Publications within NatRiskChange:

AGARWAL, A., BOESSENKOOL, B., FISCHER, M., Hahn, I., Köhn, L., LAUDAN, L., MORAN, T., OZTURK, U., Riemer, A., Rözer, V., SIEG, T., VOGEL, K., WENDI, D., Bronstert, A., Thieken, A.H. (2016): Die Sturzflut in Braunsbach, Mai 2016 - Eine Bestandsaufnahme und Ereignisbeschreibung. Taskforce im Rahmen des DFG-Graduiertenkollegs Natural Hazards and Risks in a Changing World, Universität Potsdam (Publisher), 20 pages, urn:nbn:de:kobv:517-opus4-394881.

AGARWAL, A., Marwan, N., OZTURK, U., Rathinasamy, M. (2019): Unfolding Community Structure in Rainfall Network of Germany Using Complex Network-Based Approach: Climate and Environment, pp 179-193, In: Water Resources and Environmental Engineering II. Springer Verlag,

AGARWAL, A., Marwan, N., Rathinasamy, M., OZTURK, U., Merz, B., Kurths, J. (2018): Optimal Design of Hydrometric Station Networks Based on Complex Network Analysis, Hydrol. Earth Syst. Sci.,, in press.

Bronstert, A., AGARWAL, A., BOESSENKOOL, B., Crisologo, I., FISCHER, M., Heistermann, M., Köhn-Reich, L., López-Tarazón, J.A., MORAN, T., OZTURK, U., Reinhardt-Imjela, C. (2018): Forensic hydro-meteorological analysis of an extreme flash flood: The 2016-05-29 event in Braunsbach, SW Germany,Science of the Total Environment, 630: 977-991.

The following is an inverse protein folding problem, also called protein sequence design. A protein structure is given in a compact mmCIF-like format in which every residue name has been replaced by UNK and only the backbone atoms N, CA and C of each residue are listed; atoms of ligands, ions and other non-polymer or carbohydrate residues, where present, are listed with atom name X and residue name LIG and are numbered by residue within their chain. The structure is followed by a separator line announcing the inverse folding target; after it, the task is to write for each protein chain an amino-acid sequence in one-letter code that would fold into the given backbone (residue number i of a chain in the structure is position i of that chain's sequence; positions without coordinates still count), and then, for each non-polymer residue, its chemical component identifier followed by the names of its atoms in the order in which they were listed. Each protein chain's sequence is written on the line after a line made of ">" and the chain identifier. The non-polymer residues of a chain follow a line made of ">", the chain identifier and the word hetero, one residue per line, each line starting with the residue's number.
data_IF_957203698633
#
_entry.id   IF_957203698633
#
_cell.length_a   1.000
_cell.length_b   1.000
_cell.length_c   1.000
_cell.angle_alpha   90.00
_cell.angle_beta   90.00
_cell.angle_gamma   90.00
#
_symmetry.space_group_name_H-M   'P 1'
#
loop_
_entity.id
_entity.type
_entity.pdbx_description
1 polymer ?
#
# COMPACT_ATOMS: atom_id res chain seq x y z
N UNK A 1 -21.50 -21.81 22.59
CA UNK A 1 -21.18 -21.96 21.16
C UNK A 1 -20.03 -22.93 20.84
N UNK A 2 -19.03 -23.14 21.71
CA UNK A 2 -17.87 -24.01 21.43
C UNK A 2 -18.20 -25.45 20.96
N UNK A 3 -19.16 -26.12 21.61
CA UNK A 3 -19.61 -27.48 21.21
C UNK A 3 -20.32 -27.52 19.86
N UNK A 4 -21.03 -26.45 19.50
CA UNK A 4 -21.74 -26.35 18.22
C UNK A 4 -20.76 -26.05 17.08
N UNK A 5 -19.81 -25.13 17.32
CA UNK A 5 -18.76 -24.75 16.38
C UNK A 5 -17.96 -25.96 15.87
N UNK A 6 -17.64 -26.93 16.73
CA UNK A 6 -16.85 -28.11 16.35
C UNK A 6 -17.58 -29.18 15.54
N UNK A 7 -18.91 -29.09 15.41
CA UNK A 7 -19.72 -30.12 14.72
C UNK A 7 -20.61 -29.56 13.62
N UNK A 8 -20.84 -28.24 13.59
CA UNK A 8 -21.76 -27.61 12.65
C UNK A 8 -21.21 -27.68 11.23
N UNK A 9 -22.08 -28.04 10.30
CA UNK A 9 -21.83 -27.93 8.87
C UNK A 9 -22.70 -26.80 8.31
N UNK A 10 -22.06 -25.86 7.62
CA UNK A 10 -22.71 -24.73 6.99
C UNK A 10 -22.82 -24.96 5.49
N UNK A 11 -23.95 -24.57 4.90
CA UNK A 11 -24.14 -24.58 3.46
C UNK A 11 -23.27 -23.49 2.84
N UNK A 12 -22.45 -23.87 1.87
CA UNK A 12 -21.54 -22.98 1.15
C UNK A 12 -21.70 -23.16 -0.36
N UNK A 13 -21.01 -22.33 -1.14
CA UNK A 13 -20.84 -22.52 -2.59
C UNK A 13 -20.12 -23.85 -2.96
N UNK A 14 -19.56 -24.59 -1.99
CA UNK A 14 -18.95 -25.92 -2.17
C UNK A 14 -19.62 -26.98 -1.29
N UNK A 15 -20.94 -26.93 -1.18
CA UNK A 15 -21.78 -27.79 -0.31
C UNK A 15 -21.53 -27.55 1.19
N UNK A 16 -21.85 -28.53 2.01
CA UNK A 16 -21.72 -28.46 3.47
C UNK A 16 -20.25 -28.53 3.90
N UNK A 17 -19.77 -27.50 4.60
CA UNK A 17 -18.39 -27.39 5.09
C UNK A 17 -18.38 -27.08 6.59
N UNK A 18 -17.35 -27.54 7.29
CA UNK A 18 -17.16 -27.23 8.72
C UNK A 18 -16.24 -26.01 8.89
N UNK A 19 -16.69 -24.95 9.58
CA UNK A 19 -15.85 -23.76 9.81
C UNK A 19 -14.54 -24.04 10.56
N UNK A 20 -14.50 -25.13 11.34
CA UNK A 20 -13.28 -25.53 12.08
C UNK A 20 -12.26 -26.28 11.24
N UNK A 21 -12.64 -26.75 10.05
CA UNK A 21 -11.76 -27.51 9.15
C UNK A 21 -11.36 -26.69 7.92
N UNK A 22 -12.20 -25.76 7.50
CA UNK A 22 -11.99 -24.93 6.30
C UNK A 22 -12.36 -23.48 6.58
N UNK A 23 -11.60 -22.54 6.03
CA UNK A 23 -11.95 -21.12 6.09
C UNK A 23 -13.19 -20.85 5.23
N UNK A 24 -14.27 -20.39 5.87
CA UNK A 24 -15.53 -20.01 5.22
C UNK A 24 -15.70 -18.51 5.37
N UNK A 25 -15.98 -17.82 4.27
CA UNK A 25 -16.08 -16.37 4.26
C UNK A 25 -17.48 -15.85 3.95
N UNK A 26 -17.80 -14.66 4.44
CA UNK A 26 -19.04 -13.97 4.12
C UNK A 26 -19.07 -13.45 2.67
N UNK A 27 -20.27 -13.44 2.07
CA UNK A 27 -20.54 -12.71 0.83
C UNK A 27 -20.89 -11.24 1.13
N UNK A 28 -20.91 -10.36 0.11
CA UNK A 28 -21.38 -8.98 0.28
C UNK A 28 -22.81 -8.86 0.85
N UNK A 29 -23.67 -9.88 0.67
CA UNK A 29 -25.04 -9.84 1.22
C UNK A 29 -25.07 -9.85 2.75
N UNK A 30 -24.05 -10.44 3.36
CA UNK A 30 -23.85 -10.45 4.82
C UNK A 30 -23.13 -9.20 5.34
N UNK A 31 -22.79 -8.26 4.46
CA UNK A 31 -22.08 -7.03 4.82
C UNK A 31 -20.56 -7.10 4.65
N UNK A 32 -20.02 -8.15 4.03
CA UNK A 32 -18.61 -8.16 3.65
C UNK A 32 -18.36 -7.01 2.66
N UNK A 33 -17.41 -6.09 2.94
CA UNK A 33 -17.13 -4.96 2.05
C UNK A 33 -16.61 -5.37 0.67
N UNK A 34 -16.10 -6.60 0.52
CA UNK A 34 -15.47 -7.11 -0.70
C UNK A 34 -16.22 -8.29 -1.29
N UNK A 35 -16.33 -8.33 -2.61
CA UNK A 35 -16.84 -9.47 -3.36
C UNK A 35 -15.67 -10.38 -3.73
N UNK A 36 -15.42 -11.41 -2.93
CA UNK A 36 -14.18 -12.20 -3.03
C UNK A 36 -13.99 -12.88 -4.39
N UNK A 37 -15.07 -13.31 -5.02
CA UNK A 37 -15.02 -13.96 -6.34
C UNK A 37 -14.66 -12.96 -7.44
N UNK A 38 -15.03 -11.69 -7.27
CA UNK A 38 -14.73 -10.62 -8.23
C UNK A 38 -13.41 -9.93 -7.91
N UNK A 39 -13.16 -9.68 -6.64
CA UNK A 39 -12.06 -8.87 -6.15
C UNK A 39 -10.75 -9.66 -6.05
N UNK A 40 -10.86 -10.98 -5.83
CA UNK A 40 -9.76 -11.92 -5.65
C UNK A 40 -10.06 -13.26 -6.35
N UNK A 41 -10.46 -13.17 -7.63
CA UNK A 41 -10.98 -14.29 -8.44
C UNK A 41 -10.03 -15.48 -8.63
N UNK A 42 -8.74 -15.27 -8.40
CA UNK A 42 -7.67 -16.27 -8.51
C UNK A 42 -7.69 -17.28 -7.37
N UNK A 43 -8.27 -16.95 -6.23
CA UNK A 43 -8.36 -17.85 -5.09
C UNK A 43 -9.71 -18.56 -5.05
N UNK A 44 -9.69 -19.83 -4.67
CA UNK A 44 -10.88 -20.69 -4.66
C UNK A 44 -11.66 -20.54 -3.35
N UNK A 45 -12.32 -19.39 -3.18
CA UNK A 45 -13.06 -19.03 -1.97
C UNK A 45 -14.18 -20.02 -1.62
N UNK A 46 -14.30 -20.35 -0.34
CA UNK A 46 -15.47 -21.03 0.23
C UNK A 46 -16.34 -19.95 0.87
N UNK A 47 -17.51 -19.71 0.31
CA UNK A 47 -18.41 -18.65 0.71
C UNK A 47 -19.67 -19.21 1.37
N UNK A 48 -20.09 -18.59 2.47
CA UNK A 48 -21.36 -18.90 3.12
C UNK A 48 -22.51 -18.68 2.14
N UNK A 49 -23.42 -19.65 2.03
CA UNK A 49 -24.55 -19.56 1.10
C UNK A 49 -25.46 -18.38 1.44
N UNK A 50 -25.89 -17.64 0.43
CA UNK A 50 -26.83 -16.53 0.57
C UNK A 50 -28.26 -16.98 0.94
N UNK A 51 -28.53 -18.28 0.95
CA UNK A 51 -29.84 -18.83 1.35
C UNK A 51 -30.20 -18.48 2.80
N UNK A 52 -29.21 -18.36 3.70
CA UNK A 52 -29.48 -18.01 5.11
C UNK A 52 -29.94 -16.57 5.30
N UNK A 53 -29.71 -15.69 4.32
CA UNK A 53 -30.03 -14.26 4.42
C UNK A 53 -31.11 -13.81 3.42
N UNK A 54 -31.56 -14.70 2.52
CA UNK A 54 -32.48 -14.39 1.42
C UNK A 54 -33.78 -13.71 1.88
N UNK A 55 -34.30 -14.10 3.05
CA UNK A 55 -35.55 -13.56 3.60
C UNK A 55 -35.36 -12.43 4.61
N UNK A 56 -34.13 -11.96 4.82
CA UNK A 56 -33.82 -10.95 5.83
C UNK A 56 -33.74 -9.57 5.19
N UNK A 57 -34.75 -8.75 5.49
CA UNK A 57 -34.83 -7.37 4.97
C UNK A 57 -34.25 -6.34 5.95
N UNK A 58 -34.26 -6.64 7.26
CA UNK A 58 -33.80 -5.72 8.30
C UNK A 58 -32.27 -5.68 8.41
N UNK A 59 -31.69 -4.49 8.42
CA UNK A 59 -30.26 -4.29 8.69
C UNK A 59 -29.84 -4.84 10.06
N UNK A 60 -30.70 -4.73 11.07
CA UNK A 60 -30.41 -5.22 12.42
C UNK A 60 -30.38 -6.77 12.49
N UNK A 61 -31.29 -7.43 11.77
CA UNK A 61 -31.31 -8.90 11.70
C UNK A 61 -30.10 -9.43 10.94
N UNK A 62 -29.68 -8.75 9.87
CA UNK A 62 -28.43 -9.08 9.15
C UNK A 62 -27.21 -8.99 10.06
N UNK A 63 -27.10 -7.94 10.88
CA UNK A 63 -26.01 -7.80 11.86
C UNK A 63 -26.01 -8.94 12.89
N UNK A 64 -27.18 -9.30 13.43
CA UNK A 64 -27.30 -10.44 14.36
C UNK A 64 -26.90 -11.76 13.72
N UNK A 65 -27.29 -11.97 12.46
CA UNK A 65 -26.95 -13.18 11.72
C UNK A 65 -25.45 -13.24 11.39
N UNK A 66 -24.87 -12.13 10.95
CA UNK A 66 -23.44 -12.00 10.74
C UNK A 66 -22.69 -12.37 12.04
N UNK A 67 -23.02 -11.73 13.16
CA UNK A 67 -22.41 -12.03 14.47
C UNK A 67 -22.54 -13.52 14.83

Bronstert, A., Crisologo, I., Heistermann, M., OZTURK, U., VOGEL, K., WENDI, D. (2019): Flash-Floods: More often, More severe, More damaging? An Analysis of Hydro-Geo-Environmental Conditions and Anthropogenic Impacts, accepted for publication in: Springer Book Series "Climate Change Management”, Symposium on "Climate Change and Natural Hazards", University of Padova, Italy, 25-26/02/2019.

OZTURK U., Malik N., Cheung K., Marwan, N., Kurths J. (2019): A network-based comparative study of extreme tropical and frontal storm rainfall over Japan, Climate Dynamics,

OZTURK U., Marwan N., Korup O., Saito H., AGARWAL A., Grossman M. J., Zaiki M., Kurths J. (2018a): Complex networks for tracking extreme rainfall during typhoons, Chaos, 28(7): 075301,

OZTURK, U., Marwan, N.,von SPECHT, S.,Korup, O., & Jensen, J. (2018b): A new centennial sea-level record for Antalya, eastern Mediterranean, Journal of Geophysical Research: Oceans, 123: 4503–4517,

OZTURK U., WENDI D., Crisologo I., Riemer A., AGARWAL A., VOGEL K., López-Tarazón A. J., Korup O. (2018c): Rare flash floods and debris flows in southern Germany, Science of the Total Environment, 626: 941-952,

VOGEL, K., OZTURK, U., Riemer, A., LAUDAN, J., SIEG, T., WENDI, D., AGARWAL, A., Rözer, V., Korup, O., Thieken, A.H. (2017a): Die Sturzflut von Braunsbach am 29. Mai 2016 - Entstehung, Ablauf und Schäden eines “Jahrhundertereignisses”. Teil 2: Geomorphologische Prozesse und Schadensanalyse, Hydrologie & Wasserbewirtschaftung, 61(3): 163-175,,3_2.

von SPECHT, S., OZTURK, U., VEH, G., Cotton, F., Korup, O. (2019): Effects of finite source rupture on landslide triggering: The 2016 /M_W / 7.1 Kumamoto earthquake, Solid Earth, 10, 463-486,

Thesis to download:

Learning more to predict landslides